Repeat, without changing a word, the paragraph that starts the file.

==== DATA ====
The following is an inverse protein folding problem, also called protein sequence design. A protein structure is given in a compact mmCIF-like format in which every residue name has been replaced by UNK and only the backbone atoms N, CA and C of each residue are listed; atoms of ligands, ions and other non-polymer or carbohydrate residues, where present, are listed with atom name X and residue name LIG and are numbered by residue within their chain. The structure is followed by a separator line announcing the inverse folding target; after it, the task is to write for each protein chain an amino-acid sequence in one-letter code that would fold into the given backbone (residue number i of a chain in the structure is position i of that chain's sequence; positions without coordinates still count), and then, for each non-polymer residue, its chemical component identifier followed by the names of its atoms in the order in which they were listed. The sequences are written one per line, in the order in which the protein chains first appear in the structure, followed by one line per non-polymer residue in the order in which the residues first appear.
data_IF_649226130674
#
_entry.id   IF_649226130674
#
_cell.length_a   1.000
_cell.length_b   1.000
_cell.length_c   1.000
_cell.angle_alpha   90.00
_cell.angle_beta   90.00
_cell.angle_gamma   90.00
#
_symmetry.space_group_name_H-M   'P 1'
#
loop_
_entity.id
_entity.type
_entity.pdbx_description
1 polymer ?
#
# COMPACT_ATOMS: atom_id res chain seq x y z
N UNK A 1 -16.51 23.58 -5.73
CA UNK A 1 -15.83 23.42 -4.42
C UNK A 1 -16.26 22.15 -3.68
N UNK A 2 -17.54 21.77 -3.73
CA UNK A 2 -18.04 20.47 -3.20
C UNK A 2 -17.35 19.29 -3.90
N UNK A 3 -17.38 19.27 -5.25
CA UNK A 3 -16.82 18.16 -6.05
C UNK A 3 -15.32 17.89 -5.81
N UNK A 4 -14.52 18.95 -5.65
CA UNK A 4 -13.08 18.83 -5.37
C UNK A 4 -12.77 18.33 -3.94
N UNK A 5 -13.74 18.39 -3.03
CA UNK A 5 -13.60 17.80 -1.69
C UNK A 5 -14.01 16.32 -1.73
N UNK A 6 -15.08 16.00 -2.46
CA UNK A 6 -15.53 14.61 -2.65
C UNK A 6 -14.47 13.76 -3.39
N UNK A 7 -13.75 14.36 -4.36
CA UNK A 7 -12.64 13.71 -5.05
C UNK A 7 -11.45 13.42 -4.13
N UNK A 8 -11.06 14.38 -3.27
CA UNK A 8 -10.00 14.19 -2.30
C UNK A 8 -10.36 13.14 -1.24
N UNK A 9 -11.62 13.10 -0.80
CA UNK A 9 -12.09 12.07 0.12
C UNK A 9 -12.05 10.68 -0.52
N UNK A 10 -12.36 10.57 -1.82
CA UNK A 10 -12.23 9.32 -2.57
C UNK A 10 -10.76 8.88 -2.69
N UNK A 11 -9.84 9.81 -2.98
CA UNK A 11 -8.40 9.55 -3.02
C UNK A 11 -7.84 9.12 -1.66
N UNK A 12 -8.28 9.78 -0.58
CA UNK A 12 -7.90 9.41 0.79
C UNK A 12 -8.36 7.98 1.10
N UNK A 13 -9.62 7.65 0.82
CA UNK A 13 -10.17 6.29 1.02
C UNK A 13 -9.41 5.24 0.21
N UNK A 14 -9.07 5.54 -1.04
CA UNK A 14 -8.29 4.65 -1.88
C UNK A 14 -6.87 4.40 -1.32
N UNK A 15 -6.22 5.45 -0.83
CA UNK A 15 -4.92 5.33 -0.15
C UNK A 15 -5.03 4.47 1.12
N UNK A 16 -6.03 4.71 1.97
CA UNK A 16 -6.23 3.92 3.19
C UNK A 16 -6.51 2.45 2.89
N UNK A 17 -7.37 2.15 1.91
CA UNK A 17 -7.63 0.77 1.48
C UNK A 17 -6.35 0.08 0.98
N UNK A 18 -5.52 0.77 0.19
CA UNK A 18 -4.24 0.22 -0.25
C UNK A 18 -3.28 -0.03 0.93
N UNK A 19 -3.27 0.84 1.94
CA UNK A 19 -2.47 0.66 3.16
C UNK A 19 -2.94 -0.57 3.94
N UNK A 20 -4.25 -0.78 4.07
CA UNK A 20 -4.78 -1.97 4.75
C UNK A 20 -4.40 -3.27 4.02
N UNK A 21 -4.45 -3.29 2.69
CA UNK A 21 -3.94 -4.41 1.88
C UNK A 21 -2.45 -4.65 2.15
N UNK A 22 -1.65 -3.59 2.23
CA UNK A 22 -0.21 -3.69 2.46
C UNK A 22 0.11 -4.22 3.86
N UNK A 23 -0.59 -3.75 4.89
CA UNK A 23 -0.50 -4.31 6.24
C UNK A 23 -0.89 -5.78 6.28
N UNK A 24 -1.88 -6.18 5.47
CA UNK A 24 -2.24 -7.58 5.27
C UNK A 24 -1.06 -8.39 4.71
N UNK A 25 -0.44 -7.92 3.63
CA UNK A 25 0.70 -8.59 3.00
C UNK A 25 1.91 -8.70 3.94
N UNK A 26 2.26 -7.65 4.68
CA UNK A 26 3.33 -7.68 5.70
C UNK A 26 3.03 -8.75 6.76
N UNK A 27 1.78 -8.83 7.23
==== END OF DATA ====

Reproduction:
The following is an inverse protein folding problem, also called protein sequence design. A protein structure is given in a compact mmCIF-like format in which every residue name has been replaced by UNK and only the backbone atoms N, CA and C of each residue are listed; atoms of ligands, ions and other non-polymer or carbohydrate residues, where present, are listed with atom name X and residue name LIG and are numbered by residue within their chain. The structure is followed by a separator line announcing the inverse folding target; after it, the task is to write for each protein chain an amino-acid sequence in one-letter code that would fold into the given backbone (residue number i of a chain in the structure is position i of that chain's sequence; positions without coordinates still count), and then, for each non-polymer residue, its chemical component identifier followed by the names of its atoms in the order in which they were listed. The sequences are written one per line, in the order in which the protein chains first appear in the structure, followed by one line per non-polymer residue in the order in which the residues first appear.